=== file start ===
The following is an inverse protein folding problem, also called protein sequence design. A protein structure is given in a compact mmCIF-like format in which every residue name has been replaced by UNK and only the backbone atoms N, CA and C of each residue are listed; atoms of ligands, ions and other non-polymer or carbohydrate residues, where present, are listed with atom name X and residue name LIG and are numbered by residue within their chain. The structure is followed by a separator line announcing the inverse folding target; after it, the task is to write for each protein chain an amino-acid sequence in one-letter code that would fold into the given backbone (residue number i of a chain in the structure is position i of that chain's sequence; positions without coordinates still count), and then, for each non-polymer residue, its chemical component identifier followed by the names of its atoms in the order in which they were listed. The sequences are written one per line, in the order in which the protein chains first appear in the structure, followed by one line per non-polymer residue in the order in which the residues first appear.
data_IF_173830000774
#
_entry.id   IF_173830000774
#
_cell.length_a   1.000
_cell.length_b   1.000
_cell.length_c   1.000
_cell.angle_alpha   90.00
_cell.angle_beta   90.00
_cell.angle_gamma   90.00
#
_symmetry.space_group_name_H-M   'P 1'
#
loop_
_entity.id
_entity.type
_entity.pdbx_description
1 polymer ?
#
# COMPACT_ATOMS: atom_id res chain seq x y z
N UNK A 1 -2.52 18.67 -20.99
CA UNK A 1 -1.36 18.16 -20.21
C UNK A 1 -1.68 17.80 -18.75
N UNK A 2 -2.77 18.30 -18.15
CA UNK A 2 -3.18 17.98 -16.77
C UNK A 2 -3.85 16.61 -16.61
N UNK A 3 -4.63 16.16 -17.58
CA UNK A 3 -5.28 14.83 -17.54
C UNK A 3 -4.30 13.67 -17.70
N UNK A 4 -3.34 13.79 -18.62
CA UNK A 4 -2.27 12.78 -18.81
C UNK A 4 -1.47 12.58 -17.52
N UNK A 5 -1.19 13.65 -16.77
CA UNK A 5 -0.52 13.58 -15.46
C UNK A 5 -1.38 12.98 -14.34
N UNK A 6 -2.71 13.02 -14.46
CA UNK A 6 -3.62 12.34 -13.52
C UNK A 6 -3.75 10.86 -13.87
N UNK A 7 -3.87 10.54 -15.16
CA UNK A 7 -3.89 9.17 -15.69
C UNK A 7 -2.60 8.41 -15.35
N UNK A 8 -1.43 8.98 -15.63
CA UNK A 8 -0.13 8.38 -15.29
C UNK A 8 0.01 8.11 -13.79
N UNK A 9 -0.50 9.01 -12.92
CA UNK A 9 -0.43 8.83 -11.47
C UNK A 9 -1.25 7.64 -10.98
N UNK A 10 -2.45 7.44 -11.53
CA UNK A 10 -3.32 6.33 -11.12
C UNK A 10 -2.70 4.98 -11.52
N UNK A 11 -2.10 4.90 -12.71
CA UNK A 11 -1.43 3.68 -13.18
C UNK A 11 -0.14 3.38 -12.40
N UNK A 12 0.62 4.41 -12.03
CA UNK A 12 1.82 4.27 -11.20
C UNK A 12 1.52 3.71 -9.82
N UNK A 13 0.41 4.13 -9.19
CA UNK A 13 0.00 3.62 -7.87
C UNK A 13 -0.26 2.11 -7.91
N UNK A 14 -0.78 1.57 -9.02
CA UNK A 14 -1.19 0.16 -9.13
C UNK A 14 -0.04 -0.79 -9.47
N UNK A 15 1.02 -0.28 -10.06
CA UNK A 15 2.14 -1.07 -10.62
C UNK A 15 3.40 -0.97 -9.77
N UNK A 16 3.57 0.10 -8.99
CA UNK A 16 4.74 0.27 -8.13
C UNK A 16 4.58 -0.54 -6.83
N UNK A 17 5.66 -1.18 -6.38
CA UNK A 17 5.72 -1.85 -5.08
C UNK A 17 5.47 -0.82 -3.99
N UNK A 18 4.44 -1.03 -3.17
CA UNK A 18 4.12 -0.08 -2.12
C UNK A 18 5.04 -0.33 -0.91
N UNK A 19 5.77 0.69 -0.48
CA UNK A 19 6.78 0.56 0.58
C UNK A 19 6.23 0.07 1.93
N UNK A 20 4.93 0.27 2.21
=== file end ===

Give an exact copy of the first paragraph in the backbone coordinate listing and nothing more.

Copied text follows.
The following is an inverse protein folding problem, also called protein sequence design. A protein structure is given in a compact mmCIF-like format in which every residue name has been replaced by UNK and only the backbone atoms N, CA and C of each residue are listed; atoms of ligands, ions and other non-polymer or carbohydrate residues, where present, are listed with atom name X and residue name LIG and are numbered by residue within their chain. The structure is followed by a separator line announcing the inverse folding target; after it, the task is to write for each protein chain an amino-acid sequence in one-letter code that would fold into the given backbone (residue number i of a chain in the structure is position i of that chain's sequence; positions without coordinates still count), and then, for each non-polymer residue, its chemical component identifier followed by the names of its atoms in the order in which they were listed. The sequences are written one per line, in the order in which the protein chains first appear in the structure, followed by one line per non-polymer residue in the order in which the residues first appear.